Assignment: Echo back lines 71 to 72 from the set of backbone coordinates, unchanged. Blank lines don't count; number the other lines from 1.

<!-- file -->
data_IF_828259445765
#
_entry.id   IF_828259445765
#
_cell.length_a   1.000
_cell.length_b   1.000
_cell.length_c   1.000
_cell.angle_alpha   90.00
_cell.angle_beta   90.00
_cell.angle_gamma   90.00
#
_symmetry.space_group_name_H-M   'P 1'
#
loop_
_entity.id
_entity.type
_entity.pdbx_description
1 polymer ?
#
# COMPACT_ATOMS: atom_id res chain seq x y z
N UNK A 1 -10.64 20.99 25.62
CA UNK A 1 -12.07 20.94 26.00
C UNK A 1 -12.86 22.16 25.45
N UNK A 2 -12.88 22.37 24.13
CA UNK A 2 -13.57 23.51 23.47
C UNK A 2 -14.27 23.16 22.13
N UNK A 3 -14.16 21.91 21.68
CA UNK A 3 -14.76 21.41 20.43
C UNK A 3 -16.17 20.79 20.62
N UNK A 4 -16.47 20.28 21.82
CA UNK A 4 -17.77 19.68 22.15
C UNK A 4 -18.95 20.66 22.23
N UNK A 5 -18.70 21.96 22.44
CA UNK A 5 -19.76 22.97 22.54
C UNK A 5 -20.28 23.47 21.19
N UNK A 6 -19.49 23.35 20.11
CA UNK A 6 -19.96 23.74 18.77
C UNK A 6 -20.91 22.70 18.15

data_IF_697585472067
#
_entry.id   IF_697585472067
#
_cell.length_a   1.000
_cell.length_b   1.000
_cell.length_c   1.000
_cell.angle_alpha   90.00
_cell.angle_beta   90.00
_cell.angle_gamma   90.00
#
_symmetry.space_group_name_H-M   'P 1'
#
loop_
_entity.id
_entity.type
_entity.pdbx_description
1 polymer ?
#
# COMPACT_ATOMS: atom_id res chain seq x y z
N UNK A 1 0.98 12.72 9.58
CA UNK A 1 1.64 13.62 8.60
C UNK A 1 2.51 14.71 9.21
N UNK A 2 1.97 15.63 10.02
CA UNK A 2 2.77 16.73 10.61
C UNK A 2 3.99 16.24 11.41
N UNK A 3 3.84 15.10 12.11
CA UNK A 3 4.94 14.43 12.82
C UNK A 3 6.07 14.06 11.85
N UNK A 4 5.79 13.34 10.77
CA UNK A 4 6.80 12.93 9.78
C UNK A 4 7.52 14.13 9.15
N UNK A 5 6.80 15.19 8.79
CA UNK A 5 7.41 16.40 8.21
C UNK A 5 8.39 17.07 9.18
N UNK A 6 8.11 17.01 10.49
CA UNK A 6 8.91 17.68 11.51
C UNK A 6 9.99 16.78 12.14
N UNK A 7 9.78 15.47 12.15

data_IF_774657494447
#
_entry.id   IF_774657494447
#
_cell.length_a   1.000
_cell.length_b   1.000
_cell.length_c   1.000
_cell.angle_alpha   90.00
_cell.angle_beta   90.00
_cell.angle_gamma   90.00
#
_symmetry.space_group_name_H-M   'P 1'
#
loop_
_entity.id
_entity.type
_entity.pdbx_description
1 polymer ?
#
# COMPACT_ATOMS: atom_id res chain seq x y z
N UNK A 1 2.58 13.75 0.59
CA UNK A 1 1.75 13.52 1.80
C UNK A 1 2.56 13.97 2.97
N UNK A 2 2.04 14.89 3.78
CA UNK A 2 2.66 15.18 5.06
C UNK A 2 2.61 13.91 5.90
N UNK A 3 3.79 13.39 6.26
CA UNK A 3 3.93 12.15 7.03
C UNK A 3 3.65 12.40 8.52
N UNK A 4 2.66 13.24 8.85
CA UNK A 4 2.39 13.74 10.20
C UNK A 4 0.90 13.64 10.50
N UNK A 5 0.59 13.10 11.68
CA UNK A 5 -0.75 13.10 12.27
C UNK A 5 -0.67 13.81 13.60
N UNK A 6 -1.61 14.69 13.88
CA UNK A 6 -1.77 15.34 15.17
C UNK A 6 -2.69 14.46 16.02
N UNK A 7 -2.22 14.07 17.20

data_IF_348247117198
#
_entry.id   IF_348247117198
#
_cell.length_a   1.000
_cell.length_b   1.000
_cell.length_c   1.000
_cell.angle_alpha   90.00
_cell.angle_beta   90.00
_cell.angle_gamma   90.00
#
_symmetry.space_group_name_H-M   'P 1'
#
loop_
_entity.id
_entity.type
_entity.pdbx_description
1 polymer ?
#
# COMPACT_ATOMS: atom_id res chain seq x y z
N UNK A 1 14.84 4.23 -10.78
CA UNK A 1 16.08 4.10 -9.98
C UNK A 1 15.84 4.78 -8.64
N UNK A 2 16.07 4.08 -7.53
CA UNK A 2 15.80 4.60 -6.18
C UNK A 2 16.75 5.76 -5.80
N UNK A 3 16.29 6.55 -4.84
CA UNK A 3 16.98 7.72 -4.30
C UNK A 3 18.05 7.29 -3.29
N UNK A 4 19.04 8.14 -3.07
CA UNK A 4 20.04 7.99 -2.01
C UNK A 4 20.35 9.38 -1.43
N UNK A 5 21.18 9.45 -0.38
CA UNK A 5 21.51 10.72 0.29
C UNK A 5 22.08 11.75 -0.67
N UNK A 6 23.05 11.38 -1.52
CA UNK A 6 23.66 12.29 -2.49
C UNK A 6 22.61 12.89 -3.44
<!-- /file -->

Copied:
N UNK A 5 6.80 15.19 8.79
CA UNK A 5 7.41 16.40 8.21